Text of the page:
A couple decades ago there was a resurgence of interest in other playing styles, such as frailing and what they're now calling clawhammer. Foolish me, I thought that maybe people would be more open to more styles. Instead I keep stumbling over folks who tell me I'm not "authentic" because I don't play banjo exactly the way they do.

Now, many of them do play much better than I, especially when they stick with the one style that they think is the only "valid" or "authentic" way to play. That's not the point. The point is, how did they get from "I like this style of playing that was only 'universal' between 1928 and 1935 in six counties in West Virginia" to "Everybody else is wrong"?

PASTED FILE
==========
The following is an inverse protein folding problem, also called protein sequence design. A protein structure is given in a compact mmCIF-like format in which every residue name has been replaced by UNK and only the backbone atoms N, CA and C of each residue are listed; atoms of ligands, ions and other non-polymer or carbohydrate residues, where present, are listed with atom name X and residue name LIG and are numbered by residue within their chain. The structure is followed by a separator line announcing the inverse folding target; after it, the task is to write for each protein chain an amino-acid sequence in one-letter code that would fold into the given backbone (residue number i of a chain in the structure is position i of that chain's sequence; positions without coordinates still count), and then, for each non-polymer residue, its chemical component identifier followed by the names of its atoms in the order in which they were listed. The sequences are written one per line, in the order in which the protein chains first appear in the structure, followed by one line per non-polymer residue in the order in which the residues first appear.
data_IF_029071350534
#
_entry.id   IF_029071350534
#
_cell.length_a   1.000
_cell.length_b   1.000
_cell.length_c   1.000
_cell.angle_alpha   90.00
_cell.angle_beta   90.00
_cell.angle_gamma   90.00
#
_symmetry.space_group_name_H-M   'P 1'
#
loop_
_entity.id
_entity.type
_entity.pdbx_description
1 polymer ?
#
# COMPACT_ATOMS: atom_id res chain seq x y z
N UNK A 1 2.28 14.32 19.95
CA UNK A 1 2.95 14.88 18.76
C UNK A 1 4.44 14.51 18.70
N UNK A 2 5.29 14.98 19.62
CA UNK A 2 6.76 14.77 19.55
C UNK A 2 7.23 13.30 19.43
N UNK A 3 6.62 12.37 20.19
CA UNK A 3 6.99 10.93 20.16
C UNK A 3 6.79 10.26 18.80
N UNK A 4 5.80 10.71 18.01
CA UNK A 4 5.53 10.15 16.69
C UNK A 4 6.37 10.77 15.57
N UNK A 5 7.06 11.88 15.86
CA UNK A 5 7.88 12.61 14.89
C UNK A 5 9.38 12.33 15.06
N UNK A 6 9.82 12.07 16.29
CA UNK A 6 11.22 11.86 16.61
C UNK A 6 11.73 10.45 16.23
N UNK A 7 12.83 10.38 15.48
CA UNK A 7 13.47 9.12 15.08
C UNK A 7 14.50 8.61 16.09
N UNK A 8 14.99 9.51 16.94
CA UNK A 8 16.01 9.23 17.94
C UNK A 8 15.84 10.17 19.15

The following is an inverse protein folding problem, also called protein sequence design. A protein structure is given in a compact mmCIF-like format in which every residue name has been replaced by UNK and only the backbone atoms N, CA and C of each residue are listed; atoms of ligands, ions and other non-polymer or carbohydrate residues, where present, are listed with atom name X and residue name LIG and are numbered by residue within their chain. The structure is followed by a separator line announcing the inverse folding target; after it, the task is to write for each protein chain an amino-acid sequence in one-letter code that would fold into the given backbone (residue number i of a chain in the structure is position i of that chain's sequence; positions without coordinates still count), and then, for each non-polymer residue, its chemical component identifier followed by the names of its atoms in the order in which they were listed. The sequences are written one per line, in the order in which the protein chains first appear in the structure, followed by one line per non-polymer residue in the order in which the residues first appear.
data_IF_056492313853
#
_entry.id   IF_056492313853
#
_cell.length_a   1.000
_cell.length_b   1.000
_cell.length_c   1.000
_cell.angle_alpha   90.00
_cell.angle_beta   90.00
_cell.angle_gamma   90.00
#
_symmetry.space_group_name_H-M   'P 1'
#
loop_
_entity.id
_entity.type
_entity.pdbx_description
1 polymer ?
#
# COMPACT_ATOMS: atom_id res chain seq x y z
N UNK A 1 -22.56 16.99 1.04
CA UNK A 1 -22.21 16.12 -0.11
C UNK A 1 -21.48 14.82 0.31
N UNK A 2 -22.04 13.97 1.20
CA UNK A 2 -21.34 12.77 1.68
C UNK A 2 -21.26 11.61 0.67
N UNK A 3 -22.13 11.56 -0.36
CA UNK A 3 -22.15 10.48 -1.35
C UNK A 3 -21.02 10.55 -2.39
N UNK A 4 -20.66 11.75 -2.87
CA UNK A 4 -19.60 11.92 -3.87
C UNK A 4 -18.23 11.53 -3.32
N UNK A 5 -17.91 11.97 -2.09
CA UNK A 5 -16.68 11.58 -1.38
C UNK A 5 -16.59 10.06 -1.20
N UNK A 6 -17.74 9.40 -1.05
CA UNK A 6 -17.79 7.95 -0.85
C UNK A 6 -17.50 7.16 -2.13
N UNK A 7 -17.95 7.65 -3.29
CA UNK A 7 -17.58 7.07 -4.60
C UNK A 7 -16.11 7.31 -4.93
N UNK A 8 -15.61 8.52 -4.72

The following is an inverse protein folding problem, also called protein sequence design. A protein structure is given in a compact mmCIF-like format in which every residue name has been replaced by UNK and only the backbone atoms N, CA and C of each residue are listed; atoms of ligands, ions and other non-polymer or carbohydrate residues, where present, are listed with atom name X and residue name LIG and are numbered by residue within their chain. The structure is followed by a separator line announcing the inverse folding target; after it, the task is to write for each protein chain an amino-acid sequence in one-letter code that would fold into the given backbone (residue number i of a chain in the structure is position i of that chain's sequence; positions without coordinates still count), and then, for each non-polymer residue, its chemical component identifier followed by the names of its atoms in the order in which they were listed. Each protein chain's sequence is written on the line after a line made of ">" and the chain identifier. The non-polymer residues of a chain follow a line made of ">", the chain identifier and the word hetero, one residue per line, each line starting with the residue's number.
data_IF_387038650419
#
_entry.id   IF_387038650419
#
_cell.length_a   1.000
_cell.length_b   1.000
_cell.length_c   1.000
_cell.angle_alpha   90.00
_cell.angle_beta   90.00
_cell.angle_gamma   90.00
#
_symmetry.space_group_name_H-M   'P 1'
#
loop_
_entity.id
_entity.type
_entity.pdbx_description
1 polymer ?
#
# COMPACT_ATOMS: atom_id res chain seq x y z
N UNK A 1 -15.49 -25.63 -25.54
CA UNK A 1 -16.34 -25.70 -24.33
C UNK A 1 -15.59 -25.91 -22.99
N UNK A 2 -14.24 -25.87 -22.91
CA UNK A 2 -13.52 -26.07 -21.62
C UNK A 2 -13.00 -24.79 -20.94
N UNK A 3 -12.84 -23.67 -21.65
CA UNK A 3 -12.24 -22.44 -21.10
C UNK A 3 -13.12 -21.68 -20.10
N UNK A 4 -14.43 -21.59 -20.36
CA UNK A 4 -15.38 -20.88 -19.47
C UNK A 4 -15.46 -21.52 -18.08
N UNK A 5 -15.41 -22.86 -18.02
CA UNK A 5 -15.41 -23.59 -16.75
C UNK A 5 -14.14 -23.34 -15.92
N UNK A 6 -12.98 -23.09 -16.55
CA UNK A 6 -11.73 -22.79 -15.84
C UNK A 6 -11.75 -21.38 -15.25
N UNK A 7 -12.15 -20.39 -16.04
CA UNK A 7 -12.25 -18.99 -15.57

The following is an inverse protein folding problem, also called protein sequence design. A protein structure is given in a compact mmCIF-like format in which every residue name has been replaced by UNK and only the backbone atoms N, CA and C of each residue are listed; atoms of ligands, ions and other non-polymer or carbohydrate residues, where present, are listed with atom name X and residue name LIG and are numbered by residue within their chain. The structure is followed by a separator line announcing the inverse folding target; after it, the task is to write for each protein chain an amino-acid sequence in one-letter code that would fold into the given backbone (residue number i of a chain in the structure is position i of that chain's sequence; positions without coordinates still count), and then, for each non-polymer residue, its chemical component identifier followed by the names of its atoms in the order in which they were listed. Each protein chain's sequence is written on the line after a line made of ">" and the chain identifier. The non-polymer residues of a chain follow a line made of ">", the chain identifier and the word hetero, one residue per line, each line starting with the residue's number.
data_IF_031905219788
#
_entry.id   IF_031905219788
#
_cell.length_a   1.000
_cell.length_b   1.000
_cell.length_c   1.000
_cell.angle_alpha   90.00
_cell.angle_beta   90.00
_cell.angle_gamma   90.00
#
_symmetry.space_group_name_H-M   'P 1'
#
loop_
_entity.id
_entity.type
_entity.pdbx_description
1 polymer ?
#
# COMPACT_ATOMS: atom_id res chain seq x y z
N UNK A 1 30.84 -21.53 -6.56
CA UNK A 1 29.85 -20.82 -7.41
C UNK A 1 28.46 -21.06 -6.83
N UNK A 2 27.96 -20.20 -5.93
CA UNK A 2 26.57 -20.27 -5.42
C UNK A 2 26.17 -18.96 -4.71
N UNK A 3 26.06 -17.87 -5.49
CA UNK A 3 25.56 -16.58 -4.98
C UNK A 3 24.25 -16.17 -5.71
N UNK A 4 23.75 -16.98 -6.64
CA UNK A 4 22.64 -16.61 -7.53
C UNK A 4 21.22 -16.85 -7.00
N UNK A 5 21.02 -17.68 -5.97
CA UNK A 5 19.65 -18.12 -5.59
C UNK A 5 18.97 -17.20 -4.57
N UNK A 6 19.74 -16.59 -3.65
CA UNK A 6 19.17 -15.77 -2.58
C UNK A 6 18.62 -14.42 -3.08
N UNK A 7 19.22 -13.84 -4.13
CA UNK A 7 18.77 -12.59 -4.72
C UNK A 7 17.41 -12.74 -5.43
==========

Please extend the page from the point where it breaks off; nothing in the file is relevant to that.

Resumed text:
So I decided to write an article listing all the ways I could think of to play the banjo wrong.

How to Play the Banjo Wrong

Here is the list I've come up with so far:

  • Try to pick it with an axe or chainsaw.
  • Use it as a canoe paddle.
  • Blow in one end like a woodwind.

I'm sure the list will get longer as I get reader responses. On the other hand, if you're getting a pleasant, musical sound out of your banjo, you're playing it "right." Could you be "better"? Couldn't we all. Better at difficult chord changes, better at picking complex melodies, better at playing in groups, better at reaching your audience, better at writing songs or making other folks' songs "your own." Yes. We could all be better. But having room to grow is not the same as deserving public censure.